Animating Cloth and Hair

RECORDING PHYSICS FOR SECONDARY MOTION

Using Unity Version 2019.4


Secondary motion is one of the most difficult areas of keyframe animation. Done correctly, it will elevate any animation because the movement can tell us so much about a scene that we don’t know – the direction and strength of the wind, the intensity or elegance of a character’s physicality. But done even slightly wrong, it’s a prime contender to destroy immersion.



The solution for most animators, whether 2D or 3D, is to rely to varying degrees on physics simulation. In Unity3D, programs like Dynamic Bone or Obi Cloth are standard.


Why this works: If you recall any high school science, “physics” refers to the branch of science related to energy and matter, including movement. It encompasses the study of how an object moves or responds in relation to acceleration, collision, gravity, friction, and other forces. In Unity, the physics engine works to apply those forces in a natural way.


With cloth and hair, air resistance and mass play such a vital role that their secondary motion will behave differently from other parts of the character – like legs and arms. Subsequently, physics assets are a fantastic solution to apply cloth and hair movement in conjunction with body motion. These assets normally work along joints to procedurally implement physical forces along the chain. In seconds, your character (or any model, really) can go from flat and unnatural to lifelike and vibrant.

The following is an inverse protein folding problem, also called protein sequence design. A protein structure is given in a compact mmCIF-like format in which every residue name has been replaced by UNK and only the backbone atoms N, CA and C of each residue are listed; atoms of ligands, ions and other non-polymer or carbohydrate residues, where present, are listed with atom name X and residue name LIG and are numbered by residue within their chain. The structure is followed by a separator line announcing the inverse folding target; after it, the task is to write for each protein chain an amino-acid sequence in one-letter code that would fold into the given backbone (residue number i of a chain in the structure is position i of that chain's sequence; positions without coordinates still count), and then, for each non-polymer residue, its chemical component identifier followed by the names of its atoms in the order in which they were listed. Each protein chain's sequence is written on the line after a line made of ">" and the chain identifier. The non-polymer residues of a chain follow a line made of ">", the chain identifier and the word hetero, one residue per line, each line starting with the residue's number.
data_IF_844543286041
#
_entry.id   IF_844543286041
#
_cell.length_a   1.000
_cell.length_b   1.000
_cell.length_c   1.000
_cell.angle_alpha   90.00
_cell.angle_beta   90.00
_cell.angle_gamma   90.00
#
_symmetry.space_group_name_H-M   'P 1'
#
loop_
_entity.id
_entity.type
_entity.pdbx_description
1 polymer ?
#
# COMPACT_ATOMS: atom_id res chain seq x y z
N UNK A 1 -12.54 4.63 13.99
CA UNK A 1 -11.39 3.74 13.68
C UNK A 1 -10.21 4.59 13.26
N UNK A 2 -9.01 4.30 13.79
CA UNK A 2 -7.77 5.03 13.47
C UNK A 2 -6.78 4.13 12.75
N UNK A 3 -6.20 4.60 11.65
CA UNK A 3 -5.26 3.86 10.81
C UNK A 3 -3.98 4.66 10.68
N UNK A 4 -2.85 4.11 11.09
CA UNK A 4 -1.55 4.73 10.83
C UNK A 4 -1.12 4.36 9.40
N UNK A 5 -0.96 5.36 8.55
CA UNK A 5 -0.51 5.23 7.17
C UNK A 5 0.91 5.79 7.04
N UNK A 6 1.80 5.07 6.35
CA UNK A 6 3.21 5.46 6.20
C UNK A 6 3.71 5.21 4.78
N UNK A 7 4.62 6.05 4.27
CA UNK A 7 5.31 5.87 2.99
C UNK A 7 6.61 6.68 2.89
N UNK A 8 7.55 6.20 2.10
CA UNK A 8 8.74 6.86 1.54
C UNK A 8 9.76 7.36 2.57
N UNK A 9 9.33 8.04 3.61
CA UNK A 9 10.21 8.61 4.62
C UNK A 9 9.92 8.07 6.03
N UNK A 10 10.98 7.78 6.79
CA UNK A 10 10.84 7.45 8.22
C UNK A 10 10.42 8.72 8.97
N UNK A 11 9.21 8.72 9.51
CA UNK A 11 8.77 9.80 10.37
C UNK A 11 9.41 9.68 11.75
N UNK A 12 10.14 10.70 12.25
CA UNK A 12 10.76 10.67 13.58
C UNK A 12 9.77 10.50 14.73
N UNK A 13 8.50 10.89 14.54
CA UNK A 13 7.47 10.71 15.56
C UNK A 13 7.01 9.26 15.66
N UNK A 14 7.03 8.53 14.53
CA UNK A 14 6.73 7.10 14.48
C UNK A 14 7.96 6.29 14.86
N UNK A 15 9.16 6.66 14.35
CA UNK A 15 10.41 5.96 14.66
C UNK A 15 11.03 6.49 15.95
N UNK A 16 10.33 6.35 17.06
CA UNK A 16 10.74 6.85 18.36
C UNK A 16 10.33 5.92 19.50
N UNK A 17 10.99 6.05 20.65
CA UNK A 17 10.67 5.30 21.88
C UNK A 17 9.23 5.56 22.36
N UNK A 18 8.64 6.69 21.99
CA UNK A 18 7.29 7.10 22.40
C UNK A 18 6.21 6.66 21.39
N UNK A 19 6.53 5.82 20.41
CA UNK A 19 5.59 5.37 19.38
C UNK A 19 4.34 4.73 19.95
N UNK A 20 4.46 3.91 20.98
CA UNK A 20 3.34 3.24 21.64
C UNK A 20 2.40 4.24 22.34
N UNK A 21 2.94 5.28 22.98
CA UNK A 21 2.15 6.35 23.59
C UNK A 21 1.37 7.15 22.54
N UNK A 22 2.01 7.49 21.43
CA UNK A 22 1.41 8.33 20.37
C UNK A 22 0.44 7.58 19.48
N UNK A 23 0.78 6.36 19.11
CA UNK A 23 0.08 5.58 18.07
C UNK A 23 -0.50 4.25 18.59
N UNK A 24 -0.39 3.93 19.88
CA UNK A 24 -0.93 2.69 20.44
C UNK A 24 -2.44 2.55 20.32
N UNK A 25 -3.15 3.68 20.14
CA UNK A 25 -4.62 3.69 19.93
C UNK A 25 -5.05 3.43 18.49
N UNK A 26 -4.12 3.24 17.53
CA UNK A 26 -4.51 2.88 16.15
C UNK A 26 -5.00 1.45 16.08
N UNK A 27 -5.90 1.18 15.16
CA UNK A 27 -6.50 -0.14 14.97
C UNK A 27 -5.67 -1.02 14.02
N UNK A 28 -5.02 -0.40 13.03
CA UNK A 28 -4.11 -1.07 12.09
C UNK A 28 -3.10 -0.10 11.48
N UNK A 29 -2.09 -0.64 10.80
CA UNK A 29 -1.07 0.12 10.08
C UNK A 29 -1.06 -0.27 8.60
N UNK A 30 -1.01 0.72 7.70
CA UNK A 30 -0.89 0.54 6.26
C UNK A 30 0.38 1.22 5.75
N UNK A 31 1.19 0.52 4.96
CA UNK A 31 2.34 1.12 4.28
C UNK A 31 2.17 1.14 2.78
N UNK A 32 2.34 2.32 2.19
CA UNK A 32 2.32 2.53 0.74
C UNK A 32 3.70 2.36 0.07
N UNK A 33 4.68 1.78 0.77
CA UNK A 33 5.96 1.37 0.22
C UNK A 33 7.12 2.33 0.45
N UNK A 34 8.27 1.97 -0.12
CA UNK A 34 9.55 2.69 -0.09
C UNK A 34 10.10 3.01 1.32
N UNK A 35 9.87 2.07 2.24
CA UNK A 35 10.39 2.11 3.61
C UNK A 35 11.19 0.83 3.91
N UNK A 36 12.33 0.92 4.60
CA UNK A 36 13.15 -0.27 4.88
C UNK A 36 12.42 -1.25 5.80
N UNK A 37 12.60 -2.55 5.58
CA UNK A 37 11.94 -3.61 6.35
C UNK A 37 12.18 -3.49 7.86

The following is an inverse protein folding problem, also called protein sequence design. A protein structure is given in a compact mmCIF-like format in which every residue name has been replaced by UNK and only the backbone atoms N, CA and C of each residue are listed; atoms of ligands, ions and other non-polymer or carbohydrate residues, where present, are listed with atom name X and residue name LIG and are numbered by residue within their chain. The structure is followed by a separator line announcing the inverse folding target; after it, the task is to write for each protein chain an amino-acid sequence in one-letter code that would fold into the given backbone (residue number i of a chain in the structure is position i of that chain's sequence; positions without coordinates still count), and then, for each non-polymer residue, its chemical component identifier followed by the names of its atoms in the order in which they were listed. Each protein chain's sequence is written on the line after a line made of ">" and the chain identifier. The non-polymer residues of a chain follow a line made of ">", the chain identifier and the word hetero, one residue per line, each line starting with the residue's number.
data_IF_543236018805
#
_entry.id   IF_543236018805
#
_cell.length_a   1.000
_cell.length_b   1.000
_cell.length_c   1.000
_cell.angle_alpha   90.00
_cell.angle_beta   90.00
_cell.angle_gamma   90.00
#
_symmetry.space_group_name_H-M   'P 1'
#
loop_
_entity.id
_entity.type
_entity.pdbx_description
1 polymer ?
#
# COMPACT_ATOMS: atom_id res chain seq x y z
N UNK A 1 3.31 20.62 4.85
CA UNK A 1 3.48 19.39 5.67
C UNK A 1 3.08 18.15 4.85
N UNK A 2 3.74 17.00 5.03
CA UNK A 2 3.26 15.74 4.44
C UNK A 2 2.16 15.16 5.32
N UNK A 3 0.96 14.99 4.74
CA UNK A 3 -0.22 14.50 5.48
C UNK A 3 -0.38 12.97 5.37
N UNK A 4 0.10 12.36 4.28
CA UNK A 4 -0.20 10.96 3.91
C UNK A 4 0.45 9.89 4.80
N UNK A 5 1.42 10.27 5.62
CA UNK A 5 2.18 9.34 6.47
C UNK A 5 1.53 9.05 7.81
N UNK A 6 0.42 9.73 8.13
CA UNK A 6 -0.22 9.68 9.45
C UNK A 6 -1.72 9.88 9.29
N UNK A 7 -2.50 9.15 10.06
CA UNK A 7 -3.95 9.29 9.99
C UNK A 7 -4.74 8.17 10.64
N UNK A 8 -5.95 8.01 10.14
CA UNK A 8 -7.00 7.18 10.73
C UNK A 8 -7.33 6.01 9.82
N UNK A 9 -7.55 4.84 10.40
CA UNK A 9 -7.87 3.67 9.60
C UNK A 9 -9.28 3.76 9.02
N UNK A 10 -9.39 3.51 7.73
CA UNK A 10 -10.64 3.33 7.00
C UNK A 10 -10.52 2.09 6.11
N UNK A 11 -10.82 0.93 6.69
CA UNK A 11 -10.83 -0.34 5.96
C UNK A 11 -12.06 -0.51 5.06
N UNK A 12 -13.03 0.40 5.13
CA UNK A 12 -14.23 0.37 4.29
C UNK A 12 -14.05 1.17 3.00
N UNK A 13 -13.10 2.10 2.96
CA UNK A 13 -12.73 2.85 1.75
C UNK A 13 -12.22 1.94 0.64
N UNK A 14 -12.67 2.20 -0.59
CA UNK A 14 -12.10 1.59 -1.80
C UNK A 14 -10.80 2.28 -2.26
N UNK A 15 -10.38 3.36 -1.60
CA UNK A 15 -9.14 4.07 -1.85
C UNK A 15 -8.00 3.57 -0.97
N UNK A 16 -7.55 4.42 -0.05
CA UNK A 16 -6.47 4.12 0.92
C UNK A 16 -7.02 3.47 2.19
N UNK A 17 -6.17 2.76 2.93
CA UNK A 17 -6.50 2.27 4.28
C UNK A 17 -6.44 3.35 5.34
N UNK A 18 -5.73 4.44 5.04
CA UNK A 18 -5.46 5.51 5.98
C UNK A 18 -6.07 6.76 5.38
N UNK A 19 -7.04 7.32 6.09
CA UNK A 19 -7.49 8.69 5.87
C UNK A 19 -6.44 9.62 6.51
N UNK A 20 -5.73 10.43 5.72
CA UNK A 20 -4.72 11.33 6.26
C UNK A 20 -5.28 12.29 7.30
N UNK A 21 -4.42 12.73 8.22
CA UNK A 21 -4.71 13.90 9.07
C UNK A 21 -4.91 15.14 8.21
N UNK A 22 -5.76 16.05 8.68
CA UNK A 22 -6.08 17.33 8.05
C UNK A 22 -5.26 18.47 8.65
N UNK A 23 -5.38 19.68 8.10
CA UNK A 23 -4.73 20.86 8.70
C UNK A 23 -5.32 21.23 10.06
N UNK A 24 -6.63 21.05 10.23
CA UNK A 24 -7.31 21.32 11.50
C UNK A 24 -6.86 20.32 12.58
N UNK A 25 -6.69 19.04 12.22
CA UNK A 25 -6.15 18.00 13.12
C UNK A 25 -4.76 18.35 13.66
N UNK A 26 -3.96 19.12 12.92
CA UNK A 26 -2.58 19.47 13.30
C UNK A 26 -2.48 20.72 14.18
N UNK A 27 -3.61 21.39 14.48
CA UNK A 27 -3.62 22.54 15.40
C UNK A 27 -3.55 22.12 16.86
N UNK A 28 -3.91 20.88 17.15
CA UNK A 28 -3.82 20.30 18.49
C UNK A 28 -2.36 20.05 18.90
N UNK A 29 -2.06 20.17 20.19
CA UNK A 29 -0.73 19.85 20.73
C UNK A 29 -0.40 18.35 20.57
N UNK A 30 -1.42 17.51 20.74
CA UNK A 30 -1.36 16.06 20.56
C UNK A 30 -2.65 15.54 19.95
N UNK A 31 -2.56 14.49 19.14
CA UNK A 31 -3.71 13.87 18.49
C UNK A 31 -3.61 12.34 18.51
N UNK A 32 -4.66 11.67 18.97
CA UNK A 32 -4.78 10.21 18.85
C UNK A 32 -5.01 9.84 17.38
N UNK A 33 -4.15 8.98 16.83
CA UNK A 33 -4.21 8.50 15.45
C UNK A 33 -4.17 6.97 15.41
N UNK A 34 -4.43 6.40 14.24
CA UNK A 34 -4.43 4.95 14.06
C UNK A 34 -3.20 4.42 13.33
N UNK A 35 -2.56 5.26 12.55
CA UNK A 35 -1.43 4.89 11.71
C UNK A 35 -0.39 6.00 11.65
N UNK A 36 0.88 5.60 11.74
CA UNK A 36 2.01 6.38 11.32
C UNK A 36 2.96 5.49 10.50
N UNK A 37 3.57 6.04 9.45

Why it might not work: There are drawbacks to using physics assets. For instance, it can be expensive from an efficiency standpoint since they are constantly calculating forces and collisions. Additionally, they require colliders to be set up to avoid clipping, which can go wayward if the mesh clips past the collider. And finally, because the movements are procedural, they can be unpredictable.


The Solution

It’s really up to you. For the most part, and in many situations, the physics engine works exceptionally well.


But there is a way to have the best of both worlds.


In version 2017.1, Unity began experimenting with the GameObjectRecorder feature, which allows you to record data from a GameObject and its children. One of it’s drawbacks is that it does not capture humanoid data but it does capture bone transforms that aren’t part of a humanoid rig like wings, hair, clothing extensions, etc. In that sense, it’s actually ideal to record secondary motion. By using the test scripting from the initial feature feedback thread, I was able to do exactly what I needed with some minor adjustments.


What you will need: